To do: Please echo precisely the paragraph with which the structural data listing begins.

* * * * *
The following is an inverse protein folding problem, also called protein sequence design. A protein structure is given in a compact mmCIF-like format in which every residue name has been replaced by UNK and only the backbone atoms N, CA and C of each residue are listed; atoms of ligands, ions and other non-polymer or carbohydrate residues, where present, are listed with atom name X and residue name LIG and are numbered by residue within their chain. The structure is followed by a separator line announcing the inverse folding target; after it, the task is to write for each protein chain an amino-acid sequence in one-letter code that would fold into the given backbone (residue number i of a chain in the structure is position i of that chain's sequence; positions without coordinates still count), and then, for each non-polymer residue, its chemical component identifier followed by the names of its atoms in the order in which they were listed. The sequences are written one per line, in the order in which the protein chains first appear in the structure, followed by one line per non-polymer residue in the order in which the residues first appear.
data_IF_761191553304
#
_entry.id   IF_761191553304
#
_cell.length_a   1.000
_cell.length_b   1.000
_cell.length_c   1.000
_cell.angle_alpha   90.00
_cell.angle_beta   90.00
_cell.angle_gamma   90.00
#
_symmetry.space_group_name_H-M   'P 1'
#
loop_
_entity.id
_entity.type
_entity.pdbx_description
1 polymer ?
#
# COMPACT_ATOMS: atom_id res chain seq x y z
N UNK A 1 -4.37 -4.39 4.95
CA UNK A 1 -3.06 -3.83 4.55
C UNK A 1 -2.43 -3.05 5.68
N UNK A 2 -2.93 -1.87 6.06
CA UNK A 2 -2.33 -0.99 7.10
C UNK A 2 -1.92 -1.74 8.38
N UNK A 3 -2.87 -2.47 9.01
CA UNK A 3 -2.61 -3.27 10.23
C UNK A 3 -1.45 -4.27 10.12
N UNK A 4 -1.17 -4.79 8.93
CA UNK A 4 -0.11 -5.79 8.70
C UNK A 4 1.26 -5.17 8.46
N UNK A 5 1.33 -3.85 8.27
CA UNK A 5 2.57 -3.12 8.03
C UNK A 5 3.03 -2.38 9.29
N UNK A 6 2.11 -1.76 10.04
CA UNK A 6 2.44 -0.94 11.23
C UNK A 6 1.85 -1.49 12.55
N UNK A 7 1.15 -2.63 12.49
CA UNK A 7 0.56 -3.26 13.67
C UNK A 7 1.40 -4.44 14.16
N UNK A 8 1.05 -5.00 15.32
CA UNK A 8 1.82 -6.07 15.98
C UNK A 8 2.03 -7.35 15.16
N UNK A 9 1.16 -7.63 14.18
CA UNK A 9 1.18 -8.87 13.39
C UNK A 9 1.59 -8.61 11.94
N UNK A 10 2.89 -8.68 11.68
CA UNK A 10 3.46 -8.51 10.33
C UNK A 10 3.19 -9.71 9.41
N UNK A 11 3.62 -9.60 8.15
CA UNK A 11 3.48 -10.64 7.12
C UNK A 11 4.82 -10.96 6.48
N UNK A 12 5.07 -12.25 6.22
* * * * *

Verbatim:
The following is an inverse protein folding problem, also called protein sequence design. A protein structure is given in a compact mmCIF-like format in which every residue name has been replaced by UNK and only the backbone atoms N, CA and C of each residue are listed; atoms of ligands, ions and other non-polymer or carbohydrate residues, where present, are listed with atom name X and residue name LIG and are numbered by residue within their chain. The structure is followed by a separator line announcing the inverse folding target; after it, the task is to write for each protein chain an amino-acid sequence in one-letter code that would fold into the given backbone (residue number i of a chain in the structure is position i of that chain's sequence; positions without coordinates still count), and then, for each non-polymer residue, its chemical component identifier followed by the names of its atoms in the order in which they were listed. The sequences are written one per line, in the order in which the protein chains first appear in the structure, followed by one line per non-polymer residue in the order in which the residues first appear.